Make environmental issues as relevant and personal as access to medicine or freedom from discrimination.
Topic: Socially Conscious Consumerism
Understanding socially conscious consumerism means understanding the relationship between marketers and consumers. Some marketers have collectively created a culture of materialism through planned obsolescence and consumer dissatisfaction. But there is a growing realization that such behaviour is no longer sustainable. Other businesses have been highly innovative, developing and launching more sustainable products and services. Learn more about the supply and demand side of socially conscious consumerism.
“The Socially Conscious Consumerism report helped inform our green marketing practices and our green governance. We’re using it to evaluate which green programs to actively promote – and how.”
- Andrew Wilczyski, Manager, Corporate Social responsibility, TELUS
The Latest From the Socially Conscious Consumerism Blog
This systematic review synthesizes 30 years’ research research on socially conscious consumerism, and helps business understand customer behaviour.
This executive report summarizes 30 years’ research on socially conscious consumerism, and will help businesses understand customer behaviour.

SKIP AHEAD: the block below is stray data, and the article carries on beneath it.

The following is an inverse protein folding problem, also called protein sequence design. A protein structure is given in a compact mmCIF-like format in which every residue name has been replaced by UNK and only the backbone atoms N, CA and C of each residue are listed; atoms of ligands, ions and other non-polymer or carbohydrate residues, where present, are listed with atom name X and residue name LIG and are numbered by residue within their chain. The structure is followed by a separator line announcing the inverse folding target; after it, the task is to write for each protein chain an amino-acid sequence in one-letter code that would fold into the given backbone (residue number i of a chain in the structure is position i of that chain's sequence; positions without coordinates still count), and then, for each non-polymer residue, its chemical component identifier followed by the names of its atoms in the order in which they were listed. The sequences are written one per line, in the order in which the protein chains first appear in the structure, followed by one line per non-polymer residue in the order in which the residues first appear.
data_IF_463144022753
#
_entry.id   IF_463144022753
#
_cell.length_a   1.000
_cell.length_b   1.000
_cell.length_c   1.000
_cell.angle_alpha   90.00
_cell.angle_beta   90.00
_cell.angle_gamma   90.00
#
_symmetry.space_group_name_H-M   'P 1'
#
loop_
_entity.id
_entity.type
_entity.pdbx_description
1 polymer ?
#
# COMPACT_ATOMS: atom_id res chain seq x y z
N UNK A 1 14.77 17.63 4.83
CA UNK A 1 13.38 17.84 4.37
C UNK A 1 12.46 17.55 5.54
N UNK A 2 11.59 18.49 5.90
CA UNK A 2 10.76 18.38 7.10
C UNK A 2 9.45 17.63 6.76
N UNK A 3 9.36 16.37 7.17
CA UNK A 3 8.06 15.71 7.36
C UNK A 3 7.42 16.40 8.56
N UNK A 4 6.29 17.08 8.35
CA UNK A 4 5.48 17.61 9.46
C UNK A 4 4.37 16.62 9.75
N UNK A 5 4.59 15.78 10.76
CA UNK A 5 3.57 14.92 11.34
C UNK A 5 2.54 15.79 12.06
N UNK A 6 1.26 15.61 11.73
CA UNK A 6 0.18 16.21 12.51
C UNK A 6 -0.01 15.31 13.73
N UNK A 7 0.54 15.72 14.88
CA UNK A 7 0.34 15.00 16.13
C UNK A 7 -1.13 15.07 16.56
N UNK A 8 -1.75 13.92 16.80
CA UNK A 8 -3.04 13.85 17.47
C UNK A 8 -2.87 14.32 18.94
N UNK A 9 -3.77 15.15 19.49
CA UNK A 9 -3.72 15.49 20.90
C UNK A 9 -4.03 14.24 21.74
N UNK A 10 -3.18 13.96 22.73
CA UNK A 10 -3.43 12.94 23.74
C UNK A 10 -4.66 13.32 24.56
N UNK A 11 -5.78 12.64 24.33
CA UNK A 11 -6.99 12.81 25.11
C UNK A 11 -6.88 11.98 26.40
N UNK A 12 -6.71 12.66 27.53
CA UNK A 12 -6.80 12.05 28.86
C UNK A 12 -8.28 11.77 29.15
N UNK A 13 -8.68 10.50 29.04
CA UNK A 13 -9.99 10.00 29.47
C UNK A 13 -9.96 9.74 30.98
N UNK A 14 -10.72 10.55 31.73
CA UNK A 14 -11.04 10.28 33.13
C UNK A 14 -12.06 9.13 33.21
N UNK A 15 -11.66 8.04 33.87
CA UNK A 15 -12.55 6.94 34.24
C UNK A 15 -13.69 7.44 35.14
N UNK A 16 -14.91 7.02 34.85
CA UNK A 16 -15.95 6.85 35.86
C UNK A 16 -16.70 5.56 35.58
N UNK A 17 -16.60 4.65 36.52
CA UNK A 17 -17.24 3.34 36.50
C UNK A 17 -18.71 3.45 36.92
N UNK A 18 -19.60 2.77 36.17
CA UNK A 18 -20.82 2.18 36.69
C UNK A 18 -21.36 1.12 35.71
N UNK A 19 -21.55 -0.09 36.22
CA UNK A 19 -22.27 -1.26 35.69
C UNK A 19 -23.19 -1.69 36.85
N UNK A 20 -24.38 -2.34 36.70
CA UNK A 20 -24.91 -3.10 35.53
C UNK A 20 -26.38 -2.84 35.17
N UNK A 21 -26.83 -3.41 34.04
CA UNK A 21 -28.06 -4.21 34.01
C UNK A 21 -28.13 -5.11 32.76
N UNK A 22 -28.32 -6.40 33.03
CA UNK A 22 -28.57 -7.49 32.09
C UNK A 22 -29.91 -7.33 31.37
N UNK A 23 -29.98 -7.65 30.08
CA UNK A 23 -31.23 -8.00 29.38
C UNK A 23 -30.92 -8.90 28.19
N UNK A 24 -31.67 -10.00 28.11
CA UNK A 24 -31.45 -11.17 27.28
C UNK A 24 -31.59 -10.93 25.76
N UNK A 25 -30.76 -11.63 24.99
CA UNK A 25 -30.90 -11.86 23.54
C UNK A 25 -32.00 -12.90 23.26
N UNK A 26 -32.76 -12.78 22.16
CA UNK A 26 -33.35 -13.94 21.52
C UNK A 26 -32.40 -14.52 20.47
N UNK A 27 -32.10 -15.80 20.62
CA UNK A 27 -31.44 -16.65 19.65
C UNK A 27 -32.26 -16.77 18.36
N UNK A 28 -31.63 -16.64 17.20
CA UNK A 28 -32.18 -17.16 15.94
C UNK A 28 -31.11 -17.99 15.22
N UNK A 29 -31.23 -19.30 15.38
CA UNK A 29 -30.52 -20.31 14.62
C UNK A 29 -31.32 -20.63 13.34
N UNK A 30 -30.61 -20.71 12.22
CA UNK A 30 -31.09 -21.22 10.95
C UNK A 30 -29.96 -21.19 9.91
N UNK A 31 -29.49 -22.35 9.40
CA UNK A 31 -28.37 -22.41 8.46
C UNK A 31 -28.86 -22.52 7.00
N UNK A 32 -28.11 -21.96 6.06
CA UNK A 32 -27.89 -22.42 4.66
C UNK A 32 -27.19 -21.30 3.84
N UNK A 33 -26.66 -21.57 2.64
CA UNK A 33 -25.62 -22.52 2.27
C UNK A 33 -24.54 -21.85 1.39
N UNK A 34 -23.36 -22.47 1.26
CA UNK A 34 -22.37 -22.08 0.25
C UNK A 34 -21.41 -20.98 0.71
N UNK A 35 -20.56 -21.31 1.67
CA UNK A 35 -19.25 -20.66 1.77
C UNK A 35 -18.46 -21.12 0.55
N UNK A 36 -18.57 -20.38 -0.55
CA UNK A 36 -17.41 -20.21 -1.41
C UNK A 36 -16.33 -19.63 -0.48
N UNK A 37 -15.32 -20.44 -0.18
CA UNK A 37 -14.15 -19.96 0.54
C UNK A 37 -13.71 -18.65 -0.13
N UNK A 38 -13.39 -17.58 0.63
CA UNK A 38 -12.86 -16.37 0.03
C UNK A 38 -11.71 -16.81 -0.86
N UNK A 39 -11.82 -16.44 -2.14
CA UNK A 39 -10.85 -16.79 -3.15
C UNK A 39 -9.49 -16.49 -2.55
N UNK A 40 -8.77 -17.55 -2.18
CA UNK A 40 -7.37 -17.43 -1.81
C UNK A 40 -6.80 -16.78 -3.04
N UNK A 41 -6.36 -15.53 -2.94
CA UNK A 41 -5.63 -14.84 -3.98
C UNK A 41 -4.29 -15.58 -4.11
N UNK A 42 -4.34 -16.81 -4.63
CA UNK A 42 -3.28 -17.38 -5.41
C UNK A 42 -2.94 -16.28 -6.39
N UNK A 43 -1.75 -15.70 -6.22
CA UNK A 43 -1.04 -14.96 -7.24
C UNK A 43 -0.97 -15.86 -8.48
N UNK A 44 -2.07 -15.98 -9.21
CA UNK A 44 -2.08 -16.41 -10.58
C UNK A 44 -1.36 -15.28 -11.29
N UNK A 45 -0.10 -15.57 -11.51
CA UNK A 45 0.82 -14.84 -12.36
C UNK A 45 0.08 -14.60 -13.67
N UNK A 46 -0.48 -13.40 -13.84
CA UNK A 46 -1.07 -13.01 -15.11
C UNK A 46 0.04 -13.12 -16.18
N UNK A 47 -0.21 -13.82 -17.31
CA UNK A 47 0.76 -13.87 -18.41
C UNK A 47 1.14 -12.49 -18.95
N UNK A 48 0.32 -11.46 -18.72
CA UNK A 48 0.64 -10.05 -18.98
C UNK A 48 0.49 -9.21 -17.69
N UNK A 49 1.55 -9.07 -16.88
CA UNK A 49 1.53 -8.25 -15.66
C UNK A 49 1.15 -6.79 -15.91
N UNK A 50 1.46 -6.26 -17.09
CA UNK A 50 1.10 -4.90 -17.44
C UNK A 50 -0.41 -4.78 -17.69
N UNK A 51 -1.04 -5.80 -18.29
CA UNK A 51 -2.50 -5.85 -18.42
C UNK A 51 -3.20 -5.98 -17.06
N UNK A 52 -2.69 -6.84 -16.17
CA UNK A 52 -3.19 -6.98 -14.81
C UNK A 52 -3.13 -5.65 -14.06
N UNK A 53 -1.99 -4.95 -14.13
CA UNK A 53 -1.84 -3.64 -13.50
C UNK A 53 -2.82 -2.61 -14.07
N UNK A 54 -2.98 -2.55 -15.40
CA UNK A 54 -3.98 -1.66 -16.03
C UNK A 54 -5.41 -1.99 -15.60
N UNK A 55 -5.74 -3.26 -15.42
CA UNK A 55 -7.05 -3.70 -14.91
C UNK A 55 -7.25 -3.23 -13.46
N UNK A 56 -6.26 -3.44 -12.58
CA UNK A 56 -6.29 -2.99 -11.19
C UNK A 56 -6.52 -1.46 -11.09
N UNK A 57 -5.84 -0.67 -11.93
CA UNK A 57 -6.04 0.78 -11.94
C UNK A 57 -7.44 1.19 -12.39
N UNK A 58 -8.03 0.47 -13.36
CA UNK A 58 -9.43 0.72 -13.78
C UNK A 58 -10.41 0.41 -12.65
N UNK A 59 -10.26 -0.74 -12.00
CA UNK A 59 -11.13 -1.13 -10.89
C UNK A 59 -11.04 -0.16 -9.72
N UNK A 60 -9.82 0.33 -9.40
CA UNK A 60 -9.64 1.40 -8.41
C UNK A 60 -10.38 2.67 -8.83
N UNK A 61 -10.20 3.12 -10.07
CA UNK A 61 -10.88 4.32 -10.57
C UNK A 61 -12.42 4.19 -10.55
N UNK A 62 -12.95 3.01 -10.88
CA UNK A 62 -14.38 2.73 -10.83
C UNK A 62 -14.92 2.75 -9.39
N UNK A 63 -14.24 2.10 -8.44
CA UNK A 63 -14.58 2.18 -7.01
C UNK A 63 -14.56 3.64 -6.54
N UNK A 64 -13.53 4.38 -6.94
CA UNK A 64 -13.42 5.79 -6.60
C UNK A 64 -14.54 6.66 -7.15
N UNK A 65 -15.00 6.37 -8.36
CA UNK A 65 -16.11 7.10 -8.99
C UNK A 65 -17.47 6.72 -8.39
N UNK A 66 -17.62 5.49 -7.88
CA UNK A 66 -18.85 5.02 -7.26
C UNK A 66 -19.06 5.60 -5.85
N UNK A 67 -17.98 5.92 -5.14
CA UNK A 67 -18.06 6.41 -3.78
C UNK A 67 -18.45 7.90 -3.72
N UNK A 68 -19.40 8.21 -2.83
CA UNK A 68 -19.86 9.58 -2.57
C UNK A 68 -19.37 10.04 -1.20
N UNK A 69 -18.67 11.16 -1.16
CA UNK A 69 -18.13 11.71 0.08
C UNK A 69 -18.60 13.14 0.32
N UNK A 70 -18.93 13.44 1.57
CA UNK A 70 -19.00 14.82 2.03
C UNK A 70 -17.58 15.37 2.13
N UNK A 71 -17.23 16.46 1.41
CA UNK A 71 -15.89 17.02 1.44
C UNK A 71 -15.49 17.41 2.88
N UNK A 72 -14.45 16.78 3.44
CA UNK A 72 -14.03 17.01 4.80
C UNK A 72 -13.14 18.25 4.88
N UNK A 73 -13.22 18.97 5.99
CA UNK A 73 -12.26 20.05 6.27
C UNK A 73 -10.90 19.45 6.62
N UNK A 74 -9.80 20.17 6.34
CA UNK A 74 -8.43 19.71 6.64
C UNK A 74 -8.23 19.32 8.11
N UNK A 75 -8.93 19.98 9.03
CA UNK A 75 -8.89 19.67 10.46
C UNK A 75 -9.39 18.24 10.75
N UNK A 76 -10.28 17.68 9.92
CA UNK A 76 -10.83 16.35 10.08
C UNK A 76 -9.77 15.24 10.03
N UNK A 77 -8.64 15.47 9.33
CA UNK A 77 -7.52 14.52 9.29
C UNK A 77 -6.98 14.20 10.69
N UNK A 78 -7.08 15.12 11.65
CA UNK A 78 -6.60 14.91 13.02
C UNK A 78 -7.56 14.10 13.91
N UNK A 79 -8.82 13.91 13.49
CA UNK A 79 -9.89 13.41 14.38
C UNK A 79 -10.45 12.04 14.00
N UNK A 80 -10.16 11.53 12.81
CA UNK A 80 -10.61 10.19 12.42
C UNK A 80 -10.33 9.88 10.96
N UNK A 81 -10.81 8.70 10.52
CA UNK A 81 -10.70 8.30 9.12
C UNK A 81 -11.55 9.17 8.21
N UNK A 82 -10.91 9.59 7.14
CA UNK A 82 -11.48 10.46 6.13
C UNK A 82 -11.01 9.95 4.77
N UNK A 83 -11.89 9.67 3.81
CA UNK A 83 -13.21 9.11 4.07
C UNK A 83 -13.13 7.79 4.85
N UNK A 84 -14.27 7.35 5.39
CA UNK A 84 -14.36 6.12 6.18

When marketing to consumers over 50, companies should focus on how, when, and where information about the product or ethical practices is communicated.
As the demand green products increases, there is an incentive for companies to offer them, and understand consumer behaviour to market them effectively.
How much is enough when it comes to CSR? This examination is based on the principles and views of Peter Drucker, and his concept of “bounded goodness.”
Managers should define the concepts and goals of marketing and sustainability, and their relation to strategy, then use the marketing team to drive change.
Social product features such as labour practices can affect a person’s buying intentions, but most people will not trade off on functionality.
Consumers will pay a 10% premium for sustainability, and demand a greater discount for “unsustainability,” but they won’t trade off functionality.
Consumers will pay more for ethically produced goods, but they’ll “punish” a company for unethical practices by more than they will reward ethical ones.
Companies can successfully market environmental programs by describing how others in a similar situation participate and how doing so helps the environment.
The Socially Responsible Purchase and Disposal (SRPD) scale measures how consumers make green purchases and finds that it hinges on making a difference.